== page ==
Influenza Vaccination: A Summary for Clinicians
On This Page
- Who Should Get Vaccinated?
- What are the influenza vaccine options this season?
- Are any of the available flu vaccines recommended over others?
- When should vaccination occur?
- Vaccination for Children
- Vaccination for Adults
- People Who Should Not Be Vaccinated
- Vaccination of People with a History of Egg Allergy
- Egg Allergy
- Influenza Vaccines and Use of Influenza Antiviral Medications
- Concurrent Administration of Influenza Vaccine With Other Vaccines
Everyone 6 months of age and older should get a flu vaccine every season. This recommendation has been in place since February 24, 2010 when CDC’s Advisory Committee on Immunization Practices (ACIP) voted for “universal” flu vaccination in the United States to expand protection against the flu to more people.
Vaccination to prevent influenza is particularly important for people who are at high risk of serious complications from influenza. See People at High Risk of Developing Flu-Related Complications for a full list of age and health factors that confer increased risk.
More information is available at Who Should Get Vaccinated Against Influenza.
CDC recommends use of any licensed, age-appropriate flu vaccine, including inactivated influenza vaccines [IIV], recombinant influenza vaccines [RIC] and live attenuated influenza vaccines [LAIV] during 2018-2019. The nasal spray flu vaccine (LAIV) is again an option for vaccination during the 2018-2019 season.
Both trivalent (three-component) and quadrivalent (four-component) flu vaccines will be available.
Trivalent flu vaccines include:
- Standard-dose trivalent shots (IIV3) that are manufactured using virus grown in eggs. Different flu shots are approved for different age groups. Most flu shots are given in the arm (muscle) with a needle. One trivalent vaccine formulation can be given with a jet injector, for persons aged 18 through 64 years.
- A high-dose trivalent shot, approved for people 65 and older.
- A trivalent flu shot made with adjuvant (an ingredient of a vaccine that helps create a stronger immune response in the patient’s body), approved for people 65 years of age and older (new this season).
Quadrivalent flu vaccines include:
- Quadrivalent flu shots approved for use in different age groups, including children as young as 6 months.
- A quadrivalent flu shot containing virus grown in cell culture, which is approved for people 4 years of age and older.
- A recombinant quadrivalent flu shot approved for people 18 years of age and older, including pregnant women (new this season).
- A quadrivalent live attenuated influenza nasal spray vaccine (LAIV4) made with attenuated (weakened) live flu viruses.
Package inserts should be consulted for recommended age groups and possible contraindications for each vaccine in addition to information regarding additional components of various vaccine formulations.
In addition, the Advisory Committee on Immunization Practices (ACIP), Influenza Vaccine Recommendations, 2016-17 should be consulted.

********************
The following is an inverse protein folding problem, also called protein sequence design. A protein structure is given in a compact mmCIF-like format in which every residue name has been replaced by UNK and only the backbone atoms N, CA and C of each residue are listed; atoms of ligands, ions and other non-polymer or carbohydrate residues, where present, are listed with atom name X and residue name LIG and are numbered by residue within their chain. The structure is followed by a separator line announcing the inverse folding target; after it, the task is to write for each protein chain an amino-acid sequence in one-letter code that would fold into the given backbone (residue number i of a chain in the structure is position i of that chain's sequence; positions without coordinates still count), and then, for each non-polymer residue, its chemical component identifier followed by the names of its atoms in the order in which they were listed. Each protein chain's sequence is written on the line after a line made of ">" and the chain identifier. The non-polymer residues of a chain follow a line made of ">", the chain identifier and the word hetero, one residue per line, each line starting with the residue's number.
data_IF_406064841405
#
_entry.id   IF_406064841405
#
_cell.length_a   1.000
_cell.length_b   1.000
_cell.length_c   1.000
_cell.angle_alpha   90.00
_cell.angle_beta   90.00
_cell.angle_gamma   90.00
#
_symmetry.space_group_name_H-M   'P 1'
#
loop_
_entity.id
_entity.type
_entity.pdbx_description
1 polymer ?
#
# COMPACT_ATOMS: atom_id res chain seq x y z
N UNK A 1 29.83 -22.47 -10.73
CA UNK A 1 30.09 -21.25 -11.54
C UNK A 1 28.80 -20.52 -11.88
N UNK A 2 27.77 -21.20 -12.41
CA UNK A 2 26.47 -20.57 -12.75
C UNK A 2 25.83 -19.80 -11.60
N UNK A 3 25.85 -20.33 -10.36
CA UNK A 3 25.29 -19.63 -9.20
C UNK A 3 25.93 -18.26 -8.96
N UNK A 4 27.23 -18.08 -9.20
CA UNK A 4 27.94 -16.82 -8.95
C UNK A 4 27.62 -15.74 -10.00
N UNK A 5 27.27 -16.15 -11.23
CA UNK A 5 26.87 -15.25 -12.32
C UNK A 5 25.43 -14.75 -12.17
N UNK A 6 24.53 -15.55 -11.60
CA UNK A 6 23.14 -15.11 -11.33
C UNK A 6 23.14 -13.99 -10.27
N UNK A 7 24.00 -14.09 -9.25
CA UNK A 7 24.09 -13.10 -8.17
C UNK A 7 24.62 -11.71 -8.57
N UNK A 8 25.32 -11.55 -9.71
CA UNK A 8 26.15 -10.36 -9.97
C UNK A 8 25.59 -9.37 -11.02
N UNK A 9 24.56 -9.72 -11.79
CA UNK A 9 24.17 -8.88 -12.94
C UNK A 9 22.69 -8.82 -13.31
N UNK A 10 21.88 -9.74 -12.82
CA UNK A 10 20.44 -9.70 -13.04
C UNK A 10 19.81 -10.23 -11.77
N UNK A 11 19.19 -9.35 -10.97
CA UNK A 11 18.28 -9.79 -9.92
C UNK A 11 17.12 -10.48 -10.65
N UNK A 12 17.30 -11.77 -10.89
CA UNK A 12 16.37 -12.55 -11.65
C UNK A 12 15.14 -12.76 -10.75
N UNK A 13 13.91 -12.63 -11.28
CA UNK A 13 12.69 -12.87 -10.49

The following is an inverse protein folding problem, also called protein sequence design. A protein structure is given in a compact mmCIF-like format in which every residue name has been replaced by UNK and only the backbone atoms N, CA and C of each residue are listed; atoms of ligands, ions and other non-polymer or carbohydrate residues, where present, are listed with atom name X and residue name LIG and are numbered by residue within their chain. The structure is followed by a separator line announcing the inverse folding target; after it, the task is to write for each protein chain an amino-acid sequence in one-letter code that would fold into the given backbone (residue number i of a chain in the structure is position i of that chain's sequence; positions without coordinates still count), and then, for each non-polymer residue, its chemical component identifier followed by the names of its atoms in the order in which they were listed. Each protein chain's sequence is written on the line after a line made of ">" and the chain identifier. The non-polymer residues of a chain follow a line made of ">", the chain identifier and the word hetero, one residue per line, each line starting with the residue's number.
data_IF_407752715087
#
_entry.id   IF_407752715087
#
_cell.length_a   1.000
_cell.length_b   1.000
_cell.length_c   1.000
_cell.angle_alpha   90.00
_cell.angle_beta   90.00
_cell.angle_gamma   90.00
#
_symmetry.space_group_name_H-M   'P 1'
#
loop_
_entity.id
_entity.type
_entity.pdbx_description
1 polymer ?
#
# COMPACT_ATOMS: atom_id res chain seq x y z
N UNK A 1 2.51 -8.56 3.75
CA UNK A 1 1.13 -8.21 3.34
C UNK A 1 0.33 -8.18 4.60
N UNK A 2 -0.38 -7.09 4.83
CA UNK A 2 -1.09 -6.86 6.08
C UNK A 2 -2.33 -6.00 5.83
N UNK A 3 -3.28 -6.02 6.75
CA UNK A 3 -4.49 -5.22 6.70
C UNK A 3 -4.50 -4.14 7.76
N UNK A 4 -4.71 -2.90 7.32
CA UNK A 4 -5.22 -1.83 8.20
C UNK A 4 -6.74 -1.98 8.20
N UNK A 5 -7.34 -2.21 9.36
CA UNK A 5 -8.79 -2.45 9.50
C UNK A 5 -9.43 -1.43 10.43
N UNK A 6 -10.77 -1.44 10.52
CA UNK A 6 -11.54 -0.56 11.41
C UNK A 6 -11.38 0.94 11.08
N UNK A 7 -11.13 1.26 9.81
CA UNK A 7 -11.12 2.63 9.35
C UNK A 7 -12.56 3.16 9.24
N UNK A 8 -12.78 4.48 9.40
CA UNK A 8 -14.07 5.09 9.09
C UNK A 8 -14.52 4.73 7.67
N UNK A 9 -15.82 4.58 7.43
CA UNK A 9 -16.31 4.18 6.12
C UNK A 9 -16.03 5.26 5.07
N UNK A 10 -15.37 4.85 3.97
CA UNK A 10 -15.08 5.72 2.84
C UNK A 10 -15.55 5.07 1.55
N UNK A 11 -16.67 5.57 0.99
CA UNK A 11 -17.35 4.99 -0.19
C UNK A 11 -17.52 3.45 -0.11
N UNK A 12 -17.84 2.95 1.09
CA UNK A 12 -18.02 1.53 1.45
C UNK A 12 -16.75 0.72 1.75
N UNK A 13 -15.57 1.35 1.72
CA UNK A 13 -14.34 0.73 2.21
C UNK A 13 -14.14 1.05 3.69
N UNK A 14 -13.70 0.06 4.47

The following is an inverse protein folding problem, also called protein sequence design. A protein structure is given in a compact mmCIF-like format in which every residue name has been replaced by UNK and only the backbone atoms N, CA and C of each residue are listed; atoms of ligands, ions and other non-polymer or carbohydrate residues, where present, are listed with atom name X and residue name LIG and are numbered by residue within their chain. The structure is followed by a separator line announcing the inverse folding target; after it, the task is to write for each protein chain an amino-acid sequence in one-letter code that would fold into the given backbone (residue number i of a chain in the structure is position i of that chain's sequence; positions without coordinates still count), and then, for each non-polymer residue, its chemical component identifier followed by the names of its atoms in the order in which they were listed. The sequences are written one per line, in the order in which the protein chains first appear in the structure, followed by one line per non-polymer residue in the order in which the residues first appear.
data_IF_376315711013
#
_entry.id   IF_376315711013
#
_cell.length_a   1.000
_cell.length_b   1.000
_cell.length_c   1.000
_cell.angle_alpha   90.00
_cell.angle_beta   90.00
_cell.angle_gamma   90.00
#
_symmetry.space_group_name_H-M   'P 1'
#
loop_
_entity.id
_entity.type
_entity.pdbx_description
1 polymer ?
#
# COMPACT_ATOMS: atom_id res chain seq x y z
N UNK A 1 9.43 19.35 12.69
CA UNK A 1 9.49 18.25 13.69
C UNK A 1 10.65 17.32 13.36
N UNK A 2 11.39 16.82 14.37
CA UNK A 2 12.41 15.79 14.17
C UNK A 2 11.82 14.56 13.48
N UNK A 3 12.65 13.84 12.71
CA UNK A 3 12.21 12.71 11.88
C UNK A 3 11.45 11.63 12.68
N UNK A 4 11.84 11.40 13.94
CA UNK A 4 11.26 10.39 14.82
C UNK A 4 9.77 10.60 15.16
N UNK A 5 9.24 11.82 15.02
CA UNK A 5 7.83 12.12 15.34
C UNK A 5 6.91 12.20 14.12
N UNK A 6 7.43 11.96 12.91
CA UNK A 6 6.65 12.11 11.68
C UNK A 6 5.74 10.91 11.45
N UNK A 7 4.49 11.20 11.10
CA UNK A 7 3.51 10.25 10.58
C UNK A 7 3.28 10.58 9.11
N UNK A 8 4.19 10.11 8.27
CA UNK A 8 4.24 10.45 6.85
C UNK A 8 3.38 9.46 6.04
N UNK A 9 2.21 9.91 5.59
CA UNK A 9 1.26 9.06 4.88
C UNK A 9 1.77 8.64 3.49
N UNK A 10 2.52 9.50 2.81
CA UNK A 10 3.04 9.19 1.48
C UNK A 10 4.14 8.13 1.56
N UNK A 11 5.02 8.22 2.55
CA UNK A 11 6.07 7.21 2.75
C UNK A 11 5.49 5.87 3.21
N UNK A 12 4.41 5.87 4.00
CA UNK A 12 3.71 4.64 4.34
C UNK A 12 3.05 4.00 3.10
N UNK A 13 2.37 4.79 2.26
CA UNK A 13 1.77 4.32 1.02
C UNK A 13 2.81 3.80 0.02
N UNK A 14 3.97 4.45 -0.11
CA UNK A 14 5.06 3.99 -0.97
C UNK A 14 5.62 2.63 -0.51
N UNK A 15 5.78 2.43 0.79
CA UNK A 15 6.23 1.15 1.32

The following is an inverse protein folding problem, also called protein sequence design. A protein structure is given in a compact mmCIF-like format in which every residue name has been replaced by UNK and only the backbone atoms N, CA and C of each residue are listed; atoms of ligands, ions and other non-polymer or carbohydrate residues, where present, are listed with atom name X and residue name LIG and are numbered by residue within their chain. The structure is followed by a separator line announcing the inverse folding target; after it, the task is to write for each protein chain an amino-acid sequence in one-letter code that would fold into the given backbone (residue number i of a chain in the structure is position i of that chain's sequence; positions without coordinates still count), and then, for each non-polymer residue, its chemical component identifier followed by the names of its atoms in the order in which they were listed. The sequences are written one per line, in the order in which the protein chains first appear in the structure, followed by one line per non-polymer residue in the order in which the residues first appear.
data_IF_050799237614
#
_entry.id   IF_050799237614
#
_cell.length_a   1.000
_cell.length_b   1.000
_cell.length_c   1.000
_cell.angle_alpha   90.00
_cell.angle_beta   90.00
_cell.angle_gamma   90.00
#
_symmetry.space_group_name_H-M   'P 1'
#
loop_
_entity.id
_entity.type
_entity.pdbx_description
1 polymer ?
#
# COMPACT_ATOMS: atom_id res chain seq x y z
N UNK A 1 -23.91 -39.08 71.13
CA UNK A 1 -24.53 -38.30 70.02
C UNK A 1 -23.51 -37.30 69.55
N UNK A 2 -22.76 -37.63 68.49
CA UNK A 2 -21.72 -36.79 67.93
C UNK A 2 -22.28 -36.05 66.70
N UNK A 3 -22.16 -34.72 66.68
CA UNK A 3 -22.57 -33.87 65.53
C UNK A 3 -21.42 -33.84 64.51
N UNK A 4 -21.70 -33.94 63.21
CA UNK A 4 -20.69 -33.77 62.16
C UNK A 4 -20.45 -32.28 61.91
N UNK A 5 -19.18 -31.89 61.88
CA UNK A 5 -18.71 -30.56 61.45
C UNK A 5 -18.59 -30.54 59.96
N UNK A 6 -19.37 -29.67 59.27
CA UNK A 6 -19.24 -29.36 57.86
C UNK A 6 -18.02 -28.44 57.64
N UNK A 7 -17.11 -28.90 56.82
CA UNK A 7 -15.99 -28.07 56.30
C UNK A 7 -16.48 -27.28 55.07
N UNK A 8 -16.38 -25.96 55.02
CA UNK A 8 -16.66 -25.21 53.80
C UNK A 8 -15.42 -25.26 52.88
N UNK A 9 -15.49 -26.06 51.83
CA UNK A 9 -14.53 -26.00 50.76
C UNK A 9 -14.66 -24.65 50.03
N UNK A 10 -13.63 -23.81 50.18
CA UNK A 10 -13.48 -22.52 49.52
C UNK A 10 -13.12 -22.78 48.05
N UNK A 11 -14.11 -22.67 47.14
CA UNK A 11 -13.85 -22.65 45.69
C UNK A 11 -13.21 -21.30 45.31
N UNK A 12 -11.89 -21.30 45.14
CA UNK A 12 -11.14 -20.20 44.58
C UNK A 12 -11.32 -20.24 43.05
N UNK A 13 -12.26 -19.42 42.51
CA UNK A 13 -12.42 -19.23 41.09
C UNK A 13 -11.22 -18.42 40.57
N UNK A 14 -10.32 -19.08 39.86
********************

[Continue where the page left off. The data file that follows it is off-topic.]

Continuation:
For the 2018-2019 flu season, the Advisory Committee on Immunization Practices (ACIP) recommends annual influenza vaccination for everyone 6 months and older with any licensed age-appropriate flu vaccine including inactivated influenza vaccine (IIV), recombinant influenza vaccine (RIV4) or live attenuated influenza vaccine (LAIV4) with no preference expressed for any one vaccine over another.
You should get a flu vaccine before flu begins spreading in your community. It takes about two weeks after vaccination for antibodies that protect against flu to develop in the body. CDC recommends that people get a flu vaccine by the end of October. Getting vaccinated later, however, can still be beneficial and vaccination should continue to be offered throughout the flu season, even into January or later.
Children who need two doses of vaccine to be protected should start the vaccination process sooner, because the two doses must be given at least four weeks apart.
Children younger than 6 months old are the pediatric group at highest risk of serious influenza complications, but they are too young to get an influenza vaccine. The best way to protect young children is to make sure members of their household and their caregivers are vaccinated.
Influenza vaccination is recommended for all children 6 months of age and older.
Children 6 months through 8 years who have previously received 2 or more total doses of any influenza vaccine before July 1 only need one dose for 2016-17 season. The two previous doses do not need to have been given during the same season or consecutive seasons.
Children 6 months through 8 years who have previously received only 1 dose of influenza vaccine, or who have never received influenza vaccine previously, need two doses of vaccine to be fully protected for the 2016-17 season. The 2016-2017 ACIP recommendations has an algorithm to help guide clinician decision-making regarding vaccination of children 6 months through 8 years of age.
2 Dose Vaccination Instructions